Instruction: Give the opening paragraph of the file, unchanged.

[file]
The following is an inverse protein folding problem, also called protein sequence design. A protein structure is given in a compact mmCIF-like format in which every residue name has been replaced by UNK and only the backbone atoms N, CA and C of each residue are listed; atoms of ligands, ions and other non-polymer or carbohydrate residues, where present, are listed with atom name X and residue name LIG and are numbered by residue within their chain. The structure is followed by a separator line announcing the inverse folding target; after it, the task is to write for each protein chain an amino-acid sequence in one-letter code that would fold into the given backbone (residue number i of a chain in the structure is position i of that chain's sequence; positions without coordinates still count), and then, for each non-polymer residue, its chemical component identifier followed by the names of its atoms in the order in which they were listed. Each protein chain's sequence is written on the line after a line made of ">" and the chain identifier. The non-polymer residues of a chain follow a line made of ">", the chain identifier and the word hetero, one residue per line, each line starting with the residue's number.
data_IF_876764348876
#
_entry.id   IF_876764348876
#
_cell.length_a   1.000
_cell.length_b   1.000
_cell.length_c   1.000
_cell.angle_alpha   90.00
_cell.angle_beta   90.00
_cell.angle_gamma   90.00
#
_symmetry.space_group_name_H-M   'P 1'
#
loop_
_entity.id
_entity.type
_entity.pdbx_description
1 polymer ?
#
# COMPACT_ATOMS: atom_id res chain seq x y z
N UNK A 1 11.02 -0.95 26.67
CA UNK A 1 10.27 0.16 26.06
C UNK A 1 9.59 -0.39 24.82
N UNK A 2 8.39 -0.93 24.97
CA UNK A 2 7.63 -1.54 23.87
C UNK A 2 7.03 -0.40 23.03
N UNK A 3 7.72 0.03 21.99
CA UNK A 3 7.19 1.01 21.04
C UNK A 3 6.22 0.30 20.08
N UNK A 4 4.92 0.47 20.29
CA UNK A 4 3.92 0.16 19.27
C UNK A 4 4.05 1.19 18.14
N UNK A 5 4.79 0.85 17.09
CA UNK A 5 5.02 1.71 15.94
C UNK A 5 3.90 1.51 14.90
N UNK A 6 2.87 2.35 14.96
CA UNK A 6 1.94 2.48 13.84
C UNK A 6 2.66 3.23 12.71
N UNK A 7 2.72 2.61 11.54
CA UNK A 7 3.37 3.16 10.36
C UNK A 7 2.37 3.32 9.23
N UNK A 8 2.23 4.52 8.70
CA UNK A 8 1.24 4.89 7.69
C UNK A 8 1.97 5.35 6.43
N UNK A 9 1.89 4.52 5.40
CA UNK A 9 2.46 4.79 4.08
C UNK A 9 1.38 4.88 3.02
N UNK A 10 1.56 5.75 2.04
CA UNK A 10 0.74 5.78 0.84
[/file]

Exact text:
The following is an inverse protein folding problem, also called protein sequence design. A protein structure is given in a compact mmCIF-like format in which every residue name has been replaced by UNK and only the backbone atoms N, CA and C of each residue are listed; atoms of ligands, ions and other non-polymer or carbohydrate residues, where present, are listed with atom name X and residue name LIG and are numbered by residue within their chain. The structure is followed by a separator line announcing the inverse folding target; after it, the task is to write for each protein chain an amino-acid sequence in one-letter code that would fold into the given backbone (residue number i of a chain in the structure is position i of that chain's sequence; positions without coordinates still count), and then, for each non-polymer residue, its chemical component identifier followed by the names of its atoms in the order in which they were listed. Each protein chain's sequence is written on the line after a line made of ">" and the chain identifier. The non-polymer residues of a chain follow a line made of ">", the chain identifier and the word hetero, one residue per line, each line starting with the residue's number.